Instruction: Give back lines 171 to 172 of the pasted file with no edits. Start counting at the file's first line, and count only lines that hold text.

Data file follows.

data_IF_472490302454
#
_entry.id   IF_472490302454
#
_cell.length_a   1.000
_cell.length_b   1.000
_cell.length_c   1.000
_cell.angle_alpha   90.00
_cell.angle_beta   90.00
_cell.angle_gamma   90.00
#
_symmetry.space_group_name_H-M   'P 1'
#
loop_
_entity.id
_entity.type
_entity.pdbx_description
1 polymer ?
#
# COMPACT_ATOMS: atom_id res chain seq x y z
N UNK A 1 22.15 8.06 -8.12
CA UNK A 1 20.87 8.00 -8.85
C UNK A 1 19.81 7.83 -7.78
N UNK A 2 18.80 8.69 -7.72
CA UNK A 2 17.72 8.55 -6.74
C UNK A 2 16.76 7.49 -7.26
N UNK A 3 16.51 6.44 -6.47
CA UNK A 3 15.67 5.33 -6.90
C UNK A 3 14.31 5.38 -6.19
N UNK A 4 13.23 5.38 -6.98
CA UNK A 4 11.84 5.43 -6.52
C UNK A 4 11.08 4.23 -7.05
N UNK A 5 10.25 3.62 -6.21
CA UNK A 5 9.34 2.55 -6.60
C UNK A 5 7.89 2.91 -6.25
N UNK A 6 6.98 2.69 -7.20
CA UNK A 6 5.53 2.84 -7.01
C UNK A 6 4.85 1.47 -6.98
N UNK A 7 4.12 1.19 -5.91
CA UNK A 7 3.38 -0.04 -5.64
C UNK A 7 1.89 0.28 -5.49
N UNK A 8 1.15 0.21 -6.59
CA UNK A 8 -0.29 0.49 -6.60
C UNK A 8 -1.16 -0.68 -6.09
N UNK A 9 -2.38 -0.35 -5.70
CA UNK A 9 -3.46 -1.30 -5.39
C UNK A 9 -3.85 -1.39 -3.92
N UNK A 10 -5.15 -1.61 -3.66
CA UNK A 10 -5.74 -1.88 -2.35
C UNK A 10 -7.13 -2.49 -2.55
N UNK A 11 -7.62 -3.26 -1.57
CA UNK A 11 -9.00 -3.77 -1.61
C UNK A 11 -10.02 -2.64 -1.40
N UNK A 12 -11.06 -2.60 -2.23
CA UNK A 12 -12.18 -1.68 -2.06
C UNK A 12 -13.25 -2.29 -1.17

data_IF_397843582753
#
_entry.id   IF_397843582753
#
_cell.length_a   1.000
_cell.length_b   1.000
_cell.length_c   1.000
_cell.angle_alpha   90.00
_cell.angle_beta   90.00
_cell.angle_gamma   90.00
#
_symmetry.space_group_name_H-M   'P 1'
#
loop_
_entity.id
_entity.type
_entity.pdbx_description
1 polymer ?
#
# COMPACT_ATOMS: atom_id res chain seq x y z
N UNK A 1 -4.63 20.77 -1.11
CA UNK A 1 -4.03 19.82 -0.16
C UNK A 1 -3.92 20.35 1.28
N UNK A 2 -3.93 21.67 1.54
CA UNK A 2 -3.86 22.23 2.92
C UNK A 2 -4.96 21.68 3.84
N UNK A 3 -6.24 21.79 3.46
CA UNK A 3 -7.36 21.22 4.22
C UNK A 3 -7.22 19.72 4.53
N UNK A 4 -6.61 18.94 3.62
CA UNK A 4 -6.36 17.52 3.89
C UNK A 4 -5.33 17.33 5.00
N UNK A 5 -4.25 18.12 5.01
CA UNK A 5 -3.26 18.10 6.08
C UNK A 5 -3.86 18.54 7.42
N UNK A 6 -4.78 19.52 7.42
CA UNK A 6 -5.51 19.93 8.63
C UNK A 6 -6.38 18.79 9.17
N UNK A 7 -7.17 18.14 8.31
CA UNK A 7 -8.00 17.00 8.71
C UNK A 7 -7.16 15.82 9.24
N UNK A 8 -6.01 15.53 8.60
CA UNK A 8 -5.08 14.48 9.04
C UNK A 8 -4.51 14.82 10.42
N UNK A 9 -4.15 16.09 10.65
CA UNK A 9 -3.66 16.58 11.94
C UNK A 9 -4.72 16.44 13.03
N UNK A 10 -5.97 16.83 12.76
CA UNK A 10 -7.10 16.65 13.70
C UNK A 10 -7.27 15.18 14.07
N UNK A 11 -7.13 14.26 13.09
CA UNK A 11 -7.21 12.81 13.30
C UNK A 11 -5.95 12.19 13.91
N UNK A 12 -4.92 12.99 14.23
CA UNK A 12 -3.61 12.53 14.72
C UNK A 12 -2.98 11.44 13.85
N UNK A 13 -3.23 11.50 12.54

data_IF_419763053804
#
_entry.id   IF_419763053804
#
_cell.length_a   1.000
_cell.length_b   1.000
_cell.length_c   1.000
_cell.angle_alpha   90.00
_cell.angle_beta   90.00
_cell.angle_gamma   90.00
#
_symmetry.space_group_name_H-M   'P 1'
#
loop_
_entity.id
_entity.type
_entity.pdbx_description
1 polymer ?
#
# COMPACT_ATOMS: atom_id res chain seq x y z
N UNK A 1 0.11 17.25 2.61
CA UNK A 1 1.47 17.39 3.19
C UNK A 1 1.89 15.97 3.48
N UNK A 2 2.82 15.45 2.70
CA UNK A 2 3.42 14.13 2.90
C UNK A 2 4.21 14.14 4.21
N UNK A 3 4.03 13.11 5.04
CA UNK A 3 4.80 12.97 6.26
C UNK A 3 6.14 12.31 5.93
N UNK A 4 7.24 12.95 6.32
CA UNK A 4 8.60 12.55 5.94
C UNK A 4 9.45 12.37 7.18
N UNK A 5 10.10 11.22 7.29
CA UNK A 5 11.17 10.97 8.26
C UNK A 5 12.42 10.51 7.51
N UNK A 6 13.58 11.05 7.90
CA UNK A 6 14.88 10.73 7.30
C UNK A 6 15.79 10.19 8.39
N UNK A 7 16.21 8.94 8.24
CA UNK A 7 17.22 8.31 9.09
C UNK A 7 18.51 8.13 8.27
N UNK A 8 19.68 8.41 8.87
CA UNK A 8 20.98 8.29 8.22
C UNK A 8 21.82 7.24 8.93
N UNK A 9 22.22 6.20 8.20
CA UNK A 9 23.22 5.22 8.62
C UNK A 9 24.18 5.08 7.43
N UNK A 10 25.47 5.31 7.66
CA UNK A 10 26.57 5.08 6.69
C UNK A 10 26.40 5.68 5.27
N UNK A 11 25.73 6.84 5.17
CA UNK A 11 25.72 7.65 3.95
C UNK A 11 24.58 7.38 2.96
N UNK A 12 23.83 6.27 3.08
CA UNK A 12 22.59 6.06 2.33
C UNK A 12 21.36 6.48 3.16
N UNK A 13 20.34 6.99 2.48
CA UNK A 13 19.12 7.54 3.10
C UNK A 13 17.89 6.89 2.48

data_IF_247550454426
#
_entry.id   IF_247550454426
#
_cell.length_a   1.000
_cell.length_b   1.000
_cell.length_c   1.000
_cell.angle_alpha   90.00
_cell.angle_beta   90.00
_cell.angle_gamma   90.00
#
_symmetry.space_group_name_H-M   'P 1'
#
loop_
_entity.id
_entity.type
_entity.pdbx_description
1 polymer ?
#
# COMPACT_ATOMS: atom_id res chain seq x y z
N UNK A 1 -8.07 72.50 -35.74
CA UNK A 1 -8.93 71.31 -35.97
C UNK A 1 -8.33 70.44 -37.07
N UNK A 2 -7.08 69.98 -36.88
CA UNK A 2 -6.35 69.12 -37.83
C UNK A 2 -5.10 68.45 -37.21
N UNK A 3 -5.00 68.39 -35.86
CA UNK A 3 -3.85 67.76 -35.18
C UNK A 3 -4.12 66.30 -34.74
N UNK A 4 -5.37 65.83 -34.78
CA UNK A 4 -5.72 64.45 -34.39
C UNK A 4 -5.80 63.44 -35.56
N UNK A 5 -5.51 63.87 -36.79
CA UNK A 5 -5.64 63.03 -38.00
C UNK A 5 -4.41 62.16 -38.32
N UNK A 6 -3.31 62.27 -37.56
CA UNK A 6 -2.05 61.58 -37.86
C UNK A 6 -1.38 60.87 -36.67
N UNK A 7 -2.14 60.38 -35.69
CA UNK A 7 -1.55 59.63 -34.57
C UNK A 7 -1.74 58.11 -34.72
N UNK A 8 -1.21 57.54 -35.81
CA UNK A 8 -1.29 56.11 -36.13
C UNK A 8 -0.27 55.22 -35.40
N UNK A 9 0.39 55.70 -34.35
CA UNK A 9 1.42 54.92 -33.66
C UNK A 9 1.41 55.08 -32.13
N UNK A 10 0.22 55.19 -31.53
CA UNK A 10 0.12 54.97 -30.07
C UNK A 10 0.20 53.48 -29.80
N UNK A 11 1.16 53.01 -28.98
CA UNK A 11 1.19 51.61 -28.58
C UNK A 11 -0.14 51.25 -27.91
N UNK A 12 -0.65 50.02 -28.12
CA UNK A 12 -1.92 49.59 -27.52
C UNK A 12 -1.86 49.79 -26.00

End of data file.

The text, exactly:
CA UNK A 13 19.12 7.54 3.10
C UNK A 13 17.89 6.89 2.48